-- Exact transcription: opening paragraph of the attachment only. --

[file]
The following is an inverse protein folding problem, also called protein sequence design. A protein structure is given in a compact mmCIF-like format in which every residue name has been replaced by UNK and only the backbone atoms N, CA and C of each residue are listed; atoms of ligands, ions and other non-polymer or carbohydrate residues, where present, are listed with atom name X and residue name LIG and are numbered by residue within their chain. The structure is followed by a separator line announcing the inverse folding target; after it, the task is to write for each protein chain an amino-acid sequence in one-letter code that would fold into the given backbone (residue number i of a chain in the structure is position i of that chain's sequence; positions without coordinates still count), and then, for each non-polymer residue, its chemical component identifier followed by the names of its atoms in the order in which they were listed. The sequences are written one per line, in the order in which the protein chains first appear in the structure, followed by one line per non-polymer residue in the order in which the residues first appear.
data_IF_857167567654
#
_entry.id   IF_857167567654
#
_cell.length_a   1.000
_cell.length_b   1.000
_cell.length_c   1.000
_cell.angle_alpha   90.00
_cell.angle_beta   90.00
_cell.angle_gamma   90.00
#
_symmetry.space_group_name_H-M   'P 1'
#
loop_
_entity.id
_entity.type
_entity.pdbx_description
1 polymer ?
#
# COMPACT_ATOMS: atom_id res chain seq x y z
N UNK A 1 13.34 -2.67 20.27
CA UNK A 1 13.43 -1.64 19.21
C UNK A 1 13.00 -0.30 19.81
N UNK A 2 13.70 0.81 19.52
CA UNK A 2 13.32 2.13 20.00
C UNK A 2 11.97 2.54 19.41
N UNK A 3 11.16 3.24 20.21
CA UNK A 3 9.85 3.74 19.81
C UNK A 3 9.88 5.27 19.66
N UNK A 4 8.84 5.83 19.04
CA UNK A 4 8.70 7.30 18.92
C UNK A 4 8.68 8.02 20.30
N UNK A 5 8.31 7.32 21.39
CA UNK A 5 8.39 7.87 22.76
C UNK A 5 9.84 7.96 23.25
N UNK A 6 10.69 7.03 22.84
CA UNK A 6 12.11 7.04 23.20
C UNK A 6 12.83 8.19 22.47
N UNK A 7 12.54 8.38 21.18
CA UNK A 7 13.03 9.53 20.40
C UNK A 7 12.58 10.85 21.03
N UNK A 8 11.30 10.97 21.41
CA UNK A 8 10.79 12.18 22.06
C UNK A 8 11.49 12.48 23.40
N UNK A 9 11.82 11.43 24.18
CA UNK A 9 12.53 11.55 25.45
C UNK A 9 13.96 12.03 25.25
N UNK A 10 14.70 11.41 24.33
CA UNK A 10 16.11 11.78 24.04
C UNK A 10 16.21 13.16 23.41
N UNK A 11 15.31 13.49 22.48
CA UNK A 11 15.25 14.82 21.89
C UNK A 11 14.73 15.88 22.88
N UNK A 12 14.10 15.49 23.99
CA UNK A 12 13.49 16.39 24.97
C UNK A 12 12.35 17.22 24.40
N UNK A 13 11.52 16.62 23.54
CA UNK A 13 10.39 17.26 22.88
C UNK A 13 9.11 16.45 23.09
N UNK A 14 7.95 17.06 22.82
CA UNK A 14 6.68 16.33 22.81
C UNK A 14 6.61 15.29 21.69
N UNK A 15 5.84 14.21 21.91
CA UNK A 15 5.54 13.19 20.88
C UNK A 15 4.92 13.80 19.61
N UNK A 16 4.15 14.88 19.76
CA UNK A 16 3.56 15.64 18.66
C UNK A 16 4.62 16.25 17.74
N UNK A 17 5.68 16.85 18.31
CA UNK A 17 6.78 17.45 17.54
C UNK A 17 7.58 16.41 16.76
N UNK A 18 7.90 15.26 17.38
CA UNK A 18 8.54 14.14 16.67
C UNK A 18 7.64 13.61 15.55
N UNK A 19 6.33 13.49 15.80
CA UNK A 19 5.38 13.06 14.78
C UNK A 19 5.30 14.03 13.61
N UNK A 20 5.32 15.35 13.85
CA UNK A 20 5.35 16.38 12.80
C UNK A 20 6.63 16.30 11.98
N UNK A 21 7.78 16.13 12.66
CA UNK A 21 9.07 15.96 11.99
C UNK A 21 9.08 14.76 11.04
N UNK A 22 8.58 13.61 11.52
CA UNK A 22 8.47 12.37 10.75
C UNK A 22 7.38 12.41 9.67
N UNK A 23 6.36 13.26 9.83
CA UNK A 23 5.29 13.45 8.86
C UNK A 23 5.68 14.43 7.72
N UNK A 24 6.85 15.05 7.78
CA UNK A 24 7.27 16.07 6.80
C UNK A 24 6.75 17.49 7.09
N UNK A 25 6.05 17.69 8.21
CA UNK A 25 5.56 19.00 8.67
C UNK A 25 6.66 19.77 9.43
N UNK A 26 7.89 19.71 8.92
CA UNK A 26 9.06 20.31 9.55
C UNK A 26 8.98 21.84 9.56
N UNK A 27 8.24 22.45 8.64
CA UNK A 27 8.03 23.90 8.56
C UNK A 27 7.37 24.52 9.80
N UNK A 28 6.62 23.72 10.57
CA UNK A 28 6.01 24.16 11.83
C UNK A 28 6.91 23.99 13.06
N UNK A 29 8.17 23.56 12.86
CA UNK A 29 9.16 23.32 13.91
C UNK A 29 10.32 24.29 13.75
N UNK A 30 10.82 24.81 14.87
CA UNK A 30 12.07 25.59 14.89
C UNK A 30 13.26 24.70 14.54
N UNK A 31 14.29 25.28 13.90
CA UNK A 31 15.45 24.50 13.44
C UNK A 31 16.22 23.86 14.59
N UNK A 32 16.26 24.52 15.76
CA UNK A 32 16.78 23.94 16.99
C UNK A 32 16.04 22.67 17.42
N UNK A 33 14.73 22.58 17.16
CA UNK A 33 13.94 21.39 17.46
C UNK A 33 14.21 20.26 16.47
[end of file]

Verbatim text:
The following is an inverse protein folding problem, also called protein sequence design. A protein structure is given in a compact mmCIF-like format in which every residue name has been replaced by UNK and only the backbone atoms N, CA and C of each residue are listed; atoms of ligands, ions and other non-polymer or carbohydrate residues, where present, are listed with atom name X and residue name LIG and are numbered by residue within their chain. The structure is followed by a separator line announcing the inverse folding target; after it, the task is to write for each protein chain an amino-acid sequence in one-letter code that would fold into the given backbone (residue number i of a chain in the structure is position i of that chain's sequence; positions without coordinates still count), and then, for each non-polymer residue, its chemical component identifier followed by the names of its atoms in the order in which they were listed. The sequences are written one per line, in the order in which the protein chains first appear in the structure, followed by one line per non-polymer residue in the order in which the residues first appear.